On Saturday, July 19th, 2014 at the IOCDF Conference, five behavior therapists from the Houston OCD Program (Emily Anderson, PhD, Christen Sistrunk, MA, LPC, Naomi Zwecker, PhD, Jennifer Sy, PhD, and Jessica Gerfen, PhD) presented “Overcoming Unacceptable Thoughts” to adolescents and their family members.
What are “unacceptable” thoughts? Everyone has a strange thought now and then. What we are talking about are unwanted and intrusive thoughts that are violent, sexual, or blasphemous in nature. These thoughts are so disturbing to the adolescent that it causes significant anxiety. Very often these thoughts are a symptom of Obsessive Compulsive Disorder and, to cope with this anxiety, the person with OCD performs compulsions to neutralize or counteract the obsessional thought.
Who gets these types of thoughts? Adolescents who have “unacceptable” thoughts often believe these thoughts are rare, that they are the only one in the world who has these thoughts. They often think that these thoughts are so strange and horrible that others couldn’t possibly also have similar thoughts. However, 25-40% (or more) of people with OCD have “unacceptable” thoughts. That’s 750,000 to 3.6 million people in the United States.
Why me?! Almost everyone that has these thoughts asks this question at some time or repeatedly. It is important to emphasize that we can’t control our thoughts AND, although these thoughts seem strange and bizarre, these thoughts are normal! However, when adolescents have OCD, there are very often faulty beliefs about “unacceptable” thoughts which may make these thoughts more powerful. For instance, “I am a bad person because I had this thought” (over-importance of thought) or “Because I thought this, I am more likely to act on my thought in the future” (thought action fusion). We also know that doing compulsions, which may help in the short run, has a tendency to increases the power of “unacceptable” thoughts. The adolescent feels compelled to neutralize or do other compulsion to make the thought go away – which actually makes them more powerful.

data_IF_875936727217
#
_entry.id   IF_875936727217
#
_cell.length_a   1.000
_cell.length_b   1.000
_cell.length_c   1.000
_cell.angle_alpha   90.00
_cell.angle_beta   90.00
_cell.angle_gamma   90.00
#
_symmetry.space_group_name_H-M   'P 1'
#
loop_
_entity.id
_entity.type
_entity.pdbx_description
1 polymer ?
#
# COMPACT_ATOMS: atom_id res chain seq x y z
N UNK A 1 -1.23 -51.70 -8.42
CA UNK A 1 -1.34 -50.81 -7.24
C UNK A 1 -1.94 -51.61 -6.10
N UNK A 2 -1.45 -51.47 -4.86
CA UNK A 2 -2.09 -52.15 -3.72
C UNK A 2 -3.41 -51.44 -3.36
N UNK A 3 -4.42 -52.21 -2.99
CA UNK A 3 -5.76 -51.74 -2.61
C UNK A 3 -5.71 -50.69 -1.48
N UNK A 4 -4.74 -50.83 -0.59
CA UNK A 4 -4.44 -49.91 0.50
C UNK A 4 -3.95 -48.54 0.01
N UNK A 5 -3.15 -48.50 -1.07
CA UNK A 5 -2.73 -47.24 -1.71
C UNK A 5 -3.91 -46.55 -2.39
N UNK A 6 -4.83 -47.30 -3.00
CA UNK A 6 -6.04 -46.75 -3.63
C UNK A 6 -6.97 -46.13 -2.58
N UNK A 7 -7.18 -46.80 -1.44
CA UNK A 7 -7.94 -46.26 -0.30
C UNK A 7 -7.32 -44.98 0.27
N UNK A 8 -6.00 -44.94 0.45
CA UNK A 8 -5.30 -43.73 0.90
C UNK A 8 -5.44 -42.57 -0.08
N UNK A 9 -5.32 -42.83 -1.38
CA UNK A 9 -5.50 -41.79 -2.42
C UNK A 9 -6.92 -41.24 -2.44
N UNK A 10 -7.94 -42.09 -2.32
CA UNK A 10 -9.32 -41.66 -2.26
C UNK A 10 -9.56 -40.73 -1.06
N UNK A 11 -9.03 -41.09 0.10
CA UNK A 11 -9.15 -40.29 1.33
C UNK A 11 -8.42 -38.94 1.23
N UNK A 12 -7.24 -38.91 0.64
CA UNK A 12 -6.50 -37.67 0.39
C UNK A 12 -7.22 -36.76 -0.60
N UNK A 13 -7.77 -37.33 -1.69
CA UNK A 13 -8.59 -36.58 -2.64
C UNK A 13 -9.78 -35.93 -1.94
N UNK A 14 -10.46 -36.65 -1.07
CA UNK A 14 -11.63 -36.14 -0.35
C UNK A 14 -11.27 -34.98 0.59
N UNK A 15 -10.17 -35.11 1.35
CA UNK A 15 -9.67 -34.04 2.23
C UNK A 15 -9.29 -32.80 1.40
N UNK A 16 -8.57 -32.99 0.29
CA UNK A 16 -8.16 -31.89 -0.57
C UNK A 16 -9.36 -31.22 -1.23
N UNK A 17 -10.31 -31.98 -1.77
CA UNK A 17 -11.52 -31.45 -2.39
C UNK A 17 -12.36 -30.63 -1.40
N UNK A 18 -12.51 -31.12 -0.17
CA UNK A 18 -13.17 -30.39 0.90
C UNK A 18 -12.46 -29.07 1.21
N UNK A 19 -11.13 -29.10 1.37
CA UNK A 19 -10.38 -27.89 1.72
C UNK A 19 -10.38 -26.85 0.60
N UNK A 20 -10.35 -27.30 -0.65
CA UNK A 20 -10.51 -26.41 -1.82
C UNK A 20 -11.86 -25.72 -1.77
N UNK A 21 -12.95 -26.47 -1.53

I have “unacceptable” thoughts and I have OCD. What do I do now? The gold standard treatment for OCD is Cognitive Behavioral Therapy. This includes Exposure and Response Prevention which, put simply, means to face what makes you anxious in a gradual and systematic manner. A trained OCD cognitive-behavioral therapist can help guide you through this process. At the Houston OCD Program, our ultimate goal is to help you overcome your OCD and, in doing that, become your own therapist. We utilize the most effective treatment available today, such as Exposure and Response Prevention, as well as other treatment techniques that have proven to be effective.
If you want more information on this talk please click here for full presentation given by the team at the Houston OCD Program.